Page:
musicology #0756

Nubag #24 (a year in the life)

Black Up – Karl Bryan & Count Ossie

“Out of suffering have emerged the strongest souls; the most massive characters are seared with scars”. Khalil Gibran

Watch over me….x

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musicology #537

Jamaica #17

(Dennis Walks – The Drifter)

Today’s cut is a piece from my earliest ‘Revival’ Reggae memories, (early 80’s), introduced to me by my uncle whose commitment to top ranking music was and still remains one of the most important contributions to my existence ever made. Produced by Spanish Town’s..Harry Mudie. Early Sound System owner, (mid 50’s), whose first production in ’62, (Babylon Gone), was one of the first to feature Count Ossie. The late 60’s saw a return to production for Mr Mudie who then went on to introduce Spanish Town Sound System legend I Roy to the record buying public as well as producing some of the most established Jamaican artists of the 70’s. This one is voiced by Dennis Vassell aka Dennis Walks and was originally released in…yep you’ve guesssed it…1969 !!

musicology #381

Modernist #9

(Folks Brothers – Oh Carolina)

Today I’m rolling with another quote from early Mod/ernist Patrick Uden..who as far as I’m concerned has much of value to say on the subject.

“You have no idea how dreary it was. It was really dreary. And then what happened was that the first group of 15 year olds born after the war emerged into a world where they had some money to spend. And at the same time the British economy was being turned around, (other countries had been more fortunate following the war), It was going from what’s called a ‘command economy’ to a ‘demand economy’. This meant that things started to appear that people could buy and there were certainly imports starting to come in. Some of them were ‘grey imports like Levi’s coming through the PX stores in American bases and moving into the black market via, you know, the East End markets and that sort of thing. So very slowly, and then quite rapidly, this purchasing power began to affect what was available. And this blossomed into a kind of early spring, if you like. I’m talking now around 1961/2, and that’s when it started, although you can trace the movement, in terms of things like music and so on, back into the 50’swith the interest in Modern Jazz and those sorts of things. But popular Modernism began to emerge around 1961 and I think that’s the real source of it.”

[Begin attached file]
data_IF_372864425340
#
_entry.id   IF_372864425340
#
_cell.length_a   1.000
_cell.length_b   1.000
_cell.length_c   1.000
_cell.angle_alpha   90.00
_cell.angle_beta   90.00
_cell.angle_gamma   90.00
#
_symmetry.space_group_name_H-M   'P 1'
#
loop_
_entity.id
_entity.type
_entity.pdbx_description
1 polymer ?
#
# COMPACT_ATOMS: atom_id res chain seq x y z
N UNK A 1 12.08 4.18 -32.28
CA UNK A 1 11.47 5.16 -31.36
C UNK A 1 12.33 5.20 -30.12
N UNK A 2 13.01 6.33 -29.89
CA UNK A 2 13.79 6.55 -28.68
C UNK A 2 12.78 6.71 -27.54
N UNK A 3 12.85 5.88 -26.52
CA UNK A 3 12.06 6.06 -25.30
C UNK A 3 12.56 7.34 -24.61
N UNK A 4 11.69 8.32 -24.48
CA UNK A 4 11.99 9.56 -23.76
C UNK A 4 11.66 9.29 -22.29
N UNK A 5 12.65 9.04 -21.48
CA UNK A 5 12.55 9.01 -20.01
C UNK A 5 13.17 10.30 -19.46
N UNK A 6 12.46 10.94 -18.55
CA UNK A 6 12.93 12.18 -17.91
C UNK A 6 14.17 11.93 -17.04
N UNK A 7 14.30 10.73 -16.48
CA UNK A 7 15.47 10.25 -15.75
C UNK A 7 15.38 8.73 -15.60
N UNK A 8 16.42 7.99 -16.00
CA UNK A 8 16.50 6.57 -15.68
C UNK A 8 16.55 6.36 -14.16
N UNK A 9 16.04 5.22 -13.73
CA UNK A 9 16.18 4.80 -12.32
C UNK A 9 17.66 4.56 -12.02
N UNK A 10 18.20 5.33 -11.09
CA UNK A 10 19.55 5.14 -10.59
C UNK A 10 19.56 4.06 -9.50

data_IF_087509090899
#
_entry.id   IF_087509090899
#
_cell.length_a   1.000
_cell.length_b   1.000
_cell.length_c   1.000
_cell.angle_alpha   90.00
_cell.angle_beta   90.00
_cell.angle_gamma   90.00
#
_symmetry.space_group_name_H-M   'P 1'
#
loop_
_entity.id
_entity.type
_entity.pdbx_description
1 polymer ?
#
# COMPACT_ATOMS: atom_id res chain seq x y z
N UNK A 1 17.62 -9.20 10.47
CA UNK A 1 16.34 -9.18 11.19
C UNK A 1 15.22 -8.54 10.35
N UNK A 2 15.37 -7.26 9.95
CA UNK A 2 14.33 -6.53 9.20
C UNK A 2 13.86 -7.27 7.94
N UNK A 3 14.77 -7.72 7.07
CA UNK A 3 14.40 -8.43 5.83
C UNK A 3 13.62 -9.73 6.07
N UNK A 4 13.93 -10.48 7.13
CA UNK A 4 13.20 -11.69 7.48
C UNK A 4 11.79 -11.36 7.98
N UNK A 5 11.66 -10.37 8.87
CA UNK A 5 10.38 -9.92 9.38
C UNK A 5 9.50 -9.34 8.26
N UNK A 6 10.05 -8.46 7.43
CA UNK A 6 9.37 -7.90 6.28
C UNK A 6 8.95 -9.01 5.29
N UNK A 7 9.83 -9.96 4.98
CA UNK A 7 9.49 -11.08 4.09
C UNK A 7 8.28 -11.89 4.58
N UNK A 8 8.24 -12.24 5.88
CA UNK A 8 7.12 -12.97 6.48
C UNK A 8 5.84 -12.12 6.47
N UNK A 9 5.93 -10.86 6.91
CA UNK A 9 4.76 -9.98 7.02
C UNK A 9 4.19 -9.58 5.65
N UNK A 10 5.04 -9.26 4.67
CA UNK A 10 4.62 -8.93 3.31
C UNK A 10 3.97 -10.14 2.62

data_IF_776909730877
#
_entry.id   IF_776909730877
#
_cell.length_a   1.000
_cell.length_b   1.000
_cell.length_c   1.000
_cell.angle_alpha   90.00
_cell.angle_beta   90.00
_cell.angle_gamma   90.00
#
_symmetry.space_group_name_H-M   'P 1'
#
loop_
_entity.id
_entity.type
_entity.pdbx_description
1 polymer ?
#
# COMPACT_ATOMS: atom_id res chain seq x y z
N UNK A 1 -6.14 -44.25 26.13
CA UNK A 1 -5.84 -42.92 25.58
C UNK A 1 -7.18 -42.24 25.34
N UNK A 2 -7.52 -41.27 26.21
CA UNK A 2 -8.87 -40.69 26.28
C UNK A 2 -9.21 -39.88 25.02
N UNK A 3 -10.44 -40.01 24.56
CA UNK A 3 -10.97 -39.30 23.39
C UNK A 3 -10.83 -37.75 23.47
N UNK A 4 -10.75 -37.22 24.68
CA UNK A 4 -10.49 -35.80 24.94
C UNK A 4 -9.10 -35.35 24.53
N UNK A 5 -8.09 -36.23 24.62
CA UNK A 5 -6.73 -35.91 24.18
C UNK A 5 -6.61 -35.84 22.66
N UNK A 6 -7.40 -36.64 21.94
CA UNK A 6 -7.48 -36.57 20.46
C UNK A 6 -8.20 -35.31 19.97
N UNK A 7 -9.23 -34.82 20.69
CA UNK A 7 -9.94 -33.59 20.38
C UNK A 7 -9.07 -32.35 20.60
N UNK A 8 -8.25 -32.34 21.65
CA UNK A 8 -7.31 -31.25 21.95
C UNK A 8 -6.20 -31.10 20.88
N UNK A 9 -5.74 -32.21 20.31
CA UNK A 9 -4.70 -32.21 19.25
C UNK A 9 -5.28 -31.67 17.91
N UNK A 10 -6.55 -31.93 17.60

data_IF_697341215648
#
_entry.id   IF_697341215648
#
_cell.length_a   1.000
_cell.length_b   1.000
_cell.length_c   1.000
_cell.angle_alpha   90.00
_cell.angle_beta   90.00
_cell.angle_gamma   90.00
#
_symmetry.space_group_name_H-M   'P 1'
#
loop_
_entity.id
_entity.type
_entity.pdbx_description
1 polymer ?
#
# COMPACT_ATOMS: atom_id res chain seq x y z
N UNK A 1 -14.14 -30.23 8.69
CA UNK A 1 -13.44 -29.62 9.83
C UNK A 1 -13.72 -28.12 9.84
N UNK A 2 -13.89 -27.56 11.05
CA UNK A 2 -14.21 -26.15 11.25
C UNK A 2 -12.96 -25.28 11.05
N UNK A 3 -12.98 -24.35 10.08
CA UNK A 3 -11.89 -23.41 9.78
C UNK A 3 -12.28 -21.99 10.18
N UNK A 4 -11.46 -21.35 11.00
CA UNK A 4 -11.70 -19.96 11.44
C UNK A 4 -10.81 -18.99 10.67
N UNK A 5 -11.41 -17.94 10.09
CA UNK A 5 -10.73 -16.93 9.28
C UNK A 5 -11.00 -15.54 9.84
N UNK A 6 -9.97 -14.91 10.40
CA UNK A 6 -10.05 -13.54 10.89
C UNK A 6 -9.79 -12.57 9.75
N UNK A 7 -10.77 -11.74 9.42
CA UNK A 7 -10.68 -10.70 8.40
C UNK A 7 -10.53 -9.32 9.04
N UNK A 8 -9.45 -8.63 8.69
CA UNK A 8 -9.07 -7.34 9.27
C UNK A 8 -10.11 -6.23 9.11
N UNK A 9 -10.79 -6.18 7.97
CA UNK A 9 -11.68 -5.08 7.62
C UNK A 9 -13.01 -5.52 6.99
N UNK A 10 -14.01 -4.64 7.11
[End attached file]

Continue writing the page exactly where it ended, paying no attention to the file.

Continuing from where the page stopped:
Reflecting on this and other snippets of knowledge from those who were there at the time crystalises in my mind that the most important and enduring aspect of the nameless thing moved out of the shadows in late 1961 and flowered for almost three years before being rinsed by the establishment for many years to come. All the ‘movements’ that I have had the pleasure to be involved in, (Casual/Rare Groove and ‘House’), lasted for the same duration so I conclude that it’s the nature of such things that the vanguard move on to pastures new once the herd pitches in. Maybe that sounds, and is, elitist but I make no excuse for it. The Elite govern and in some cases dictate all aspects of society and in such matters as trends this is no different. I’m not a supporter of Elitism but in my mind there’s no denying that it doesn’t have the power to exert strong influence on the shifting sands change.